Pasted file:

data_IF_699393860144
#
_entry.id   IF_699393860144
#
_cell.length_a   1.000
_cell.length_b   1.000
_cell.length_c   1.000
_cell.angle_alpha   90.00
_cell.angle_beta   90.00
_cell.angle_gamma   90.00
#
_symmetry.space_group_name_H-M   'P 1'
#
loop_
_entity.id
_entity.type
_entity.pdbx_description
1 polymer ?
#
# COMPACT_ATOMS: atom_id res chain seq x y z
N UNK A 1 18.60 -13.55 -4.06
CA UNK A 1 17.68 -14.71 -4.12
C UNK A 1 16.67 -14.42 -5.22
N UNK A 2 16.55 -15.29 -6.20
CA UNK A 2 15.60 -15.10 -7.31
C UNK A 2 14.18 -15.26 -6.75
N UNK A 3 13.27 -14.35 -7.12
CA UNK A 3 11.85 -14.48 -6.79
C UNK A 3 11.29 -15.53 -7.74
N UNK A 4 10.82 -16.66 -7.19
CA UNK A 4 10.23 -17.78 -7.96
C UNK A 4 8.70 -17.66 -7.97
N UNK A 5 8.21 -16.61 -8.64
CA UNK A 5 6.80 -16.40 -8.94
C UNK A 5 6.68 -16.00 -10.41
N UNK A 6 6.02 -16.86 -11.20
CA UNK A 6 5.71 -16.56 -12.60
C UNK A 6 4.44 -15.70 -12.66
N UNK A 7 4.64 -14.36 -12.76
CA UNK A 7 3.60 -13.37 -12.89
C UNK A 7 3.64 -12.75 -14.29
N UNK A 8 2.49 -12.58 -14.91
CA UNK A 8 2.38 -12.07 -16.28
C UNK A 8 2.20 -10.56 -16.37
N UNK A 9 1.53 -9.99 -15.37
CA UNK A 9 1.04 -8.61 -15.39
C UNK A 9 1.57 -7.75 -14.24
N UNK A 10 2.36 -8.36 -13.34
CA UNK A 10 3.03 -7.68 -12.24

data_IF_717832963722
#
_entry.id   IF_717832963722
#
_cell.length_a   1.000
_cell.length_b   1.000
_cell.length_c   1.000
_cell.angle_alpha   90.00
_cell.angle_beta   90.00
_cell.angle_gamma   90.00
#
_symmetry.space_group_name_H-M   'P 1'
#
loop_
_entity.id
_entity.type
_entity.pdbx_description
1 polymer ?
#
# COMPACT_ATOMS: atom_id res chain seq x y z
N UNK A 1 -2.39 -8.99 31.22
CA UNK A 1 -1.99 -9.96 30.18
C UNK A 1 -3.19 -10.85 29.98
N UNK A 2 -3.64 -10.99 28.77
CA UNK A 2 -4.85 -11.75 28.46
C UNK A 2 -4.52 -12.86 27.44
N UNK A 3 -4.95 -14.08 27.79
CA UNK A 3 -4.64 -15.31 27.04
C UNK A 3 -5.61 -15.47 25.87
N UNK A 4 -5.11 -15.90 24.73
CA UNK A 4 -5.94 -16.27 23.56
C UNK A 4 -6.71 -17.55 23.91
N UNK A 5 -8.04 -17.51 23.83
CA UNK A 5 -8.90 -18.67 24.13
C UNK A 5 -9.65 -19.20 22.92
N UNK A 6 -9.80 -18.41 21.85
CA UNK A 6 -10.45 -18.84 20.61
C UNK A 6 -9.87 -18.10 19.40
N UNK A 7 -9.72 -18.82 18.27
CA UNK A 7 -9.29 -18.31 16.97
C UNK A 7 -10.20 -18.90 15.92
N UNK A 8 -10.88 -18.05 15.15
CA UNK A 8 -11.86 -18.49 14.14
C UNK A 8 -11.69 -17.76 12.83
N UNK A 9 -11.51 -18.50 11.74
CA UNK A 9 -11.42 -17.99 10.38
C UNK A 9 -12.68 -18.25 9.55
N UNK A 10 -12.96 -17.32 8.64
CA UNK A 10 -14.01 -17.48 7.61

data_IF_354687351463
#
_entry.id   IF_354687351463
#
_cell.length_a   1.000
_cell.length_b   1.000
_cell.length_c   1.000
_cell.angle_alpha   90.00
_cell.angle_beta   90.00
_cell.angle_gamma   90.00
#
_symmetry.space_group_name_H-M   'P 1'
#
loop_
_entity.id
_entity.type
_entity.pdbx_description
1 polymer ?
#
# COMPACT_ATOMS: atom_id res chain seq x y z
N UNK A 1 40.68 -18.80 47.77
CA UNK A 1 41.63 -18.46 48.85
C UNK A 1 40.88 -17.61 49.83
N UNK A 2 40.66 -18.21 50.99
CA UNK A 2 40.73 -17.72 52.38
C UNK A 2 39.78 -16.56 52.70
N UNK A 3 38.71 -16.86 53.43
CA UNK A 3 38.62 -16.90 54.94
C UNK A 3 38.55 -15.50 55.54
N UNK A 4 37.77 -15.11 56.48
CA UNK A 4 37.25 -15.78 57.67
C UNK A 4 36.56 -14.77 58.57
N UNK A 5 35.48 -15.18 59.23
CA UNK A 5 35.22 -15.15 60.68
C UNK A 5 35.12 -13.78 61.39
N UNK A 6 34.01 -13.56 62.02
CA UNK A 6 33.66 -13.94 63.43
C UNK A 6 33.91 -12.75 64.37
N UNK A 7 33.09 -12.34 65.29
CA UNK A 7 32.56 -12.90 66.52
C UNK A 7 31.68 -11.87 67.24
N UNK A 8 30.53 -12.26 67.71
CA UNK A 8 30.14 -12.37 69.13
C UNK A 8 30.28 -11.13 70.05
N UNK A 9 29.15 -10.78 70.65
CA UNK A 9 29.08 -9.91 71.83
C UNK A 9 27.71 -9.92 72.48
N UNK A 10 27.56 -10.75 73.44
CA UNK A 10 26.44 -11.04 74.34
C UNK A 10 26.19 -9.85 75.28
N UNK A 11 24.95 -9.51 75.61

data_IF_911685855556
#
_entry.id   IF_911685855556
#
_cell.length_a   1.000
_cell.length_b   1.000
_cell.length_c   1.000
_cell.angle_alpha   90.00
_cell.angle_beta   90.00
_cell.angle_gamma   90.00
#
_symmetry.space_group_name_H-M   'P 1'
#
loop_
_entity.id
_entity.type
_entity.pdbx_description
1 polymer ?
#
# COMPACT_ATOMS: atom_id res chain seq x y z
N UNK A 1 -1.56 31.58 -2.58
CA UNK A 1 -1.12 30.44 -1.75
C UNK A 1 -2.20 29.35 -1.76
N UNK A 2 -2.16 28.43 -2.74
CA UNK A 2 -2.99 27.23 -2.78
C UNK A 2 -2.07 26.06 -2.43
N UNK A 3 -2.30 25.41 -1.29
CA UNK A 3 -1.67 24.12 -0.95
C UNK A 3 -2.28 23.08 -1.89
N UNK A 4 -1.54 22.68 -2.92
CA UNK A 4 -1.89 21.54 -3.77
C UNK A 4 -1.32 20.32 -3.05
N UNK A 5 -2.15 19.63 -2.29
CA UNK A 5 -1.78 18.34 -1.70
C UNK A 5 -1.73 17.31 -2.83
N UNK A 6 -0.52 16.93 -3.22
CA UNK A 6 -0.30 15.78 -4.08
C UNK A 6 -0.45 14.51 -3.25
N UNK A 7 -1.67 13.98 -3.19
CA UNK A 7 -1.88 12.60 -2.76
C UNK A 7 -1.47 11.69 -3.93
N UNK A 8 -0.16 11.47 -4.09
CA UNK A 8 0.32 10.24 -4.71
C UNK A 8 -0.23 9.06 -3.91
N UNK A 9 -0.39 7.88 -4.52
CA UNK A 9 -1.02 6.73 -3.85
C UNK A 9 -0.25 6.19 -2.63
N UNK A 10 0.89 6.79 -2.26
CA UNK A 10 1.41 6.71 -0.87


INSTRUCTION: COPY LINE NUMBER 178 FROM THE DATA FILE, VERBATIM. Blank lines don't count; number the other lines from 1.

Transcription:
C UNK A 3 -2.28 23.08 -1.89